Pique ’n your interest 

Call of Duty poses a moral question

Last week I bought Call of Duty: Modern Warfare 2. A big fan of the original, I didn't hesitate to pick this one up, hearing as I did that people lined up for nine hours until midnight to buy it.

The result? I'm not disappointed. It is by turns the most violent, disturbing and exhilirating video game I have ever played.

You're Private Joseph Allen, a U.S. Army Ranger stationed in Afghanistan and a gunner for a unit that makes a big assault on an Afghan city. You impress so much that your General recruits you for a very special mission.

But the game only tops itself from there. (Spoilers alert!)

Private Allen becomes "Alexei Borodin," an undercover operative who has infiltrated a Russian terrorist organization led by Vladimir Makarov, a man with no rules or morals. And there follows the most disturbing experience ever in video game history. You arrive at an airport alongside Makarov, calmly off the plane and into a busy security lineup. Then your terrorist cohort opens fire on defenseless civilians and you're given the choice whether to do the same.

Your actions have no bearing on the rest of the game. Whether you shoot one or 20 civilians has no impact on your fate, and if you don't fire a bullet your terrorist buddies won't turn a gun on you. The choice is yours.

The game warns this is coming. At the start you're asked whether you wish to carry on through a particularly offensive level. There's no gamer who's bought Call of Duty who'd say no to that.

You literally move through an airport and become complicit in a massacre.

On seeing this level, right away you wonder what the developers were thinking. How could they stage a massacre like that? The fact is that gamers are as complicit in the massacre as the perpetrators, whether they fire or not.

The sequence poses a very interesting moral question - given a gun in a world with no consequences, do you fire? Do you have it in you to unleash bullets on virtual innocents? And what does it say about you if you do? Or don't?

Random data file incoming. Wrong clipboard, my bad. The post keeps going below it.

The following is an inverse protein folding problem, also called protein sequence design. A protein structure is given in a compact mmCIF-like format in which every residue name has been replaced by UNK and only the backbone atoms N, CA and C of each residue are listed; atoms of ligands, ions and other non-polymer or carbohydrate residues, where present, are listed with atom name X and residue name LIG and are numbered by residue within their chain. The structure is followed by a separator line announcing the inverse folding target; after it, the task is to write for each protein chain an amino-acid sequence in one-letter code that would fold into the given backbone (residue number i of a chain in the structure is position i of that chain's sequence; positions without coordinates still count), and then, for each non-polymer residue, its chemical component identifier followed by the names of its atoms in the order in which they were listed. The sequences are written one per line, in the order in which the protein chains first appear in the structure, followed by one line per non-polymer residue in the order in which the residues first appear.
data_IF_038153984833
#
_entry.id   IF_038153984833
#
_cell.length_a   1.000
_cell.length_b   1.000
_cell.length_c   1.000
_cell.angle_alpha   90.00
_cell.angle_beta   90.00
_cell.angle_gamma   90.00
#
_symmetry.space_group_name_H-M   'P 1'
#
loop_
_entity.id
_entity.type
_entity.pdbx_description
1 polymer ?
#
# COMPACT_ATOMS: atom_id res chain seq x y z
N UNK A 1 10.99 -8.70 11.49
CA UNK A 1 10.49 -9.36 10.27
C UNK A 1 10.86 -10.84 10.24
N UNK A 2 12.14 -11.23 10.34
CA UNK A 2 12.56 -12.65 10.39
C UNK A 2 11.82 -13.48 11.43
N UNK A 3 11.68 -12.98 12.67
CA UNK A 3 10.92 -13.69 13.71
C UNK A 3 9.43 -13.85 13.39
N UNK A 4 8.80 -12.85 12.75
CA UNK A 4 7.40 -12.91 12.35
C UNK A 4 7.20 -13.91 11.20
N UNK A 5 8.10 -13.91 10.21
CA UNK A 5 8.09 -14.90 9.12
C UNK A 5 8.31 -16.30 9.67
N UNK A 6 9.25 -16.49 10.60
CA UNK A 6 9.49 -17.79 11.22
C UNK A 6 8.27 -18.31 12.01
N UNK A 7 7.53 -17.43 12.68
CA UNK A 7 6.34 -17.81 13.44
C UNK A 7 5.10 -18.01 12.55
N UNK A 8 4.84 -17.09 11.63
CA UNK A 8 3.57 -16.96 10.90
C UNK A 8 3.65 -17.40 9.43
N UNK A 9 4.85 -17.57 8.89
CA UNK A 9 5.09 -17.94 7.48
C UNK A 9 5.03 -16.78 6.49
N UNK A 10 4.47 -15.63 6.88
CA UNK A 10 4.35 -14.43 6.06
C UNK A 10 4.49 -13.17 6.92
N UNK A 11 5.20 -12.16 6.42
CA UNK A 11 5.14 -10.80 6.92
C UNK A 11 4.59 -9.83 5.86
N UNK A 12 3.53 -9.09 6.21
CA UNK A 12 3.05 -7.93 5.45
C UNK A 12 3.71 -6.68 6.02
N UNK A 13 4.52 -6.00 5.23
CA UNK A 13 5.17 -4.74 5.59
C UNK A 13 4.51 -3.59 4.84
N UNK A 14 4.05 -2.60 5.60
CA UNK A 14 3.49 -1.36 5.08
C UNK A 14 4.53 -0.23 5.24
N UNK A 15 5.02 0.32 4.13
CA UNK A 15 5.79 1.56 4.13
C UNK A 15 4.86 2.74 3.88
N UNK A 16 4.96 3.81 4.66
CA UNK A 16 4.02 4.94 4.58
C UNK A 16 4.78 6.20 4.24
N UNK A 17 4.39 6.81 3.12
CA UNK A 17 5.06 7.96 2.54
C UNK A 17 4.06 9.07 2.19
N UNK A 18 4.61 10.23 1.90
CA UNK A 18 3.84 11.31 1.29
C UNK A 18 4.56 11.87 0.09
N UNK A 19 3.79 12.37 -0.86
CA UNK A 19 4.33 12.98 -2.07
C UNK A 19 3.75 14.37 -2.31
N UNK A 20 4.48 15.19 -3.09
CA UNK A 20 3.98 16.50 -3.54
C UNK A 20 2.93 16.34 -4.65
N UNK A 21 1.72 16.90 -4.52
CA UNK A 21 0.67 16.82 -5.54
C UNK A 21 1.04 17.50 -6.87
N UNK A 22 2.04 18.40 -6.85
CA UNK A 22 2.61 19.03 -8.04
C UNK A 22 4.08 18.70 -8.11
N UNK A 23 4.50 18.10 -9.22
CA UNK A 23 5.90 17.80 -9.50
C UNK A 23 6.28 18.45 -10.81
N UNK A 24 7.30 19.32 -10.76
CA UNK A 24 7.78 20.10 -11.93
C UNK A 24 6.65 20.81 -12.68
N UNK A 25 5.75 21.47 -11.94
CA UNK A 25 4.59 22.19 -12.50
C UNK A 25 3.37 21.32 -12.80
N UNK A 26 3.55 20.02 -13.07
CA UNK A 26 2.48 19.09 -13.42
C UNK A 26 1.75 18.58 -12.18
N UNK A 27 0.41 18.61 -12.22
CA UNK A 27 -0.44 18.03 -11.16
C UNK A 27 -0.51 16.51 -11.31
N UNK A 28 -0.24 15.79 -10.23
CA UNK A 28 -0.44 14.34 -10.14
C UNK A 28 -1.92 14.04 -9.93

In a way the game's creators, Infinity Ward, are a little like Satan. They put a fatal choice in your hands and it's up to you what your next option is. Satan was never evil on his own - the evil is in you, there for you to indulge if you so choose.

Me? I couldn't do it. I fired plenty of shots at security officers and Russian swat teams, but only when they held guns themselves. Once you touch a gun you're in the game, and once you're in it you're par for the course.

But what does that say about me? Am I trying to prove to myself that I can't kill anyone? Am I so smug that I'll run off and brag to people later that I never unleashed upon a single civilian? Yes, apparently, because that's exactly what I did soon after.

And then the shooters - what does it say about them? Shooting a civilian in any platform is cause for concern, whether real or virtual. But are you any better if you don't shoot? You can't do a thing to prevent the massacre, other than turning off the game. But then you've wasted upwards of the $60 you spent on it.

More than anything, I think the game poses a pertinent moral question: given all the tools and none of the consequences, do you shoot? To say yes suggests you're a sicko. To say no means you're simply enabling it by watching from afar.

Censorious parents will no doubt try to ban the game. They're already trying in Australia. They needn't bother. This game provides a good litmus test for your child's character, and witnessing his or her choice will tell you a lot more about them than any psychologist.

 

Comments

Subscribe to this thread:

Add a comment

Readers also liked…

Latest in Whistler

More by Jesse Ferreras

Sponsored

B.C. voters will choose a voting system for provincial elections this fall /h3>

This fall, British Columbians will vote on what voting system we should use for provincial elections...more.

© 1994-2018 Pique Publishing Inc., Glacier Community Media

- Website powered by Foundation